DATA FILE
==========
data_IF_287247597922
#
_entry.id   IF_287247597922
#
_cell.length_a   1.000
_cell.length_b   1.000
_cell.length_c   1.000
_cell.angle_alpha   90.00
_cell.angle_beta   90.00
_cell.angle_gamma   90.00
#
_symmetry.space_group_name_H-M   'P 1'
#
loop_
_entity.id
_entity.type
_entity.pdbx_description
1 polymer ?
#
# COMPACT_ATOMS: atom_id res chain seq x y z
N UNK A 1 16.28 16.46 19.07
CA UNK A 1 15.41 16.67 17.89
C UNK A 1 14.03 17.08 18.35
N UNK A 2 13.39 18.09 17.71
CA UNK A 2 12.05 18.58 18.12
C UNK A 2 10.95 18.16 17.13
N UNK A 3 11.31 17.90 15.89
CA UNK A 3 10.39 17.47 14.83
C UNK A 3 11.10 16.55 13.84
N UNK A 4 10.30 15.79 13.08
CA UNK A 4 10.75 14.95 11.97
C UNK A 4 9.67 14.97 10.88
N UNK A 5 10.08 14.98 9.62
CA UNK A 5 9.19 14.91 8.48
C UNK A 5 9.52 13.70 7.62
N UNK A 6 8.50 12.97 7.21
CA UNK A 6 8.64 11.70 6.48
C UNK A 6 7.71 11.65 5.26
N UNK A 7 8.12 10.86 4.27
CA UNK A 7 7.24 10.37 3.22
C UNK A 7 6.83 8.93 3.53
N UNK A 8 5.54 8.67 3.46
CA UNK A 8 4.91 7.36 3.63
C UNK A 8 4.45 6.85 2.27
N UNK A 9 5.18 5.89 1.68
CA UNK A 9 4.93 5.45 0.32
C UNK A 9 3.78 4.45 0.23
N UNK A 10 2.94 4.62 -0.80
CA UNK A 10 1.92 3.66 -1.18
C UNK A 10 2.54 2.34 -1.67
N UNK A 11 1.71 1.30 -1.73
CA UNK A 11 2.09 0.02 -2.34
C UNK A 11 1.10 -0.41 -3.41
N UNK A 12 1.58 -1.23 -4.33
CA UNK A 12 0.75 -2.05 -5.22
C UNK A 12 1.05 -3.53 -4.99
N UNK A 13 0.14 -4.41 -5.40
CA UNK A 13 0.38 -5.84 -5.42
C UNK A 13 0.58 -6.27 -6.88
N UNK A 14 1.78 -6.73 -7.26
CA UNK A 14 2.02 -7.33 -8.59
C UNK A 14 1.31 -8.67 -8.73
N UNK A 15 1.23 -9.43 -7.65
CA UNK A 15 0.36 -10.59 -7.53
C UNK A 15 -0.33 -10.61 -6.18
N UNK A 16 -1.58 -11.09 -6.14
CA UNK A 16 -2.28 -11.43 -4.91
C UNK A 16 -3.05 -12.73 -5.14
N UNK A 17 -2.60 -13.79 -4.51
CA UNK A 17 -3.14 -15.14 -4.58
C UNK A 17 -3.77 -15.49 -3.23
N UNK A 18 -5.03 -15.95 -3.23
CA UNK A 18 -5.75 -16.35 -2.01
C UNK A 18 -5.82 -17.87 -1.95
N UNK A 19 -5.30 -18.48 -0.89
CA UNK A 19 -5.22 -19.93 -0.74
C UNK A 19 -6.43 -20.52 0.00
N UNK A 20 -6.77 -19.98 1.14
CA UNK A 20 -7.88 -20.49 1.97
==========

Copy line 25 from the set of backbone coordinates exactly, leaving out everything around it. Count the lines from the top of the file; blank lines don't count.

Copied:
CA UNK A 2 12.05 18.58 18.12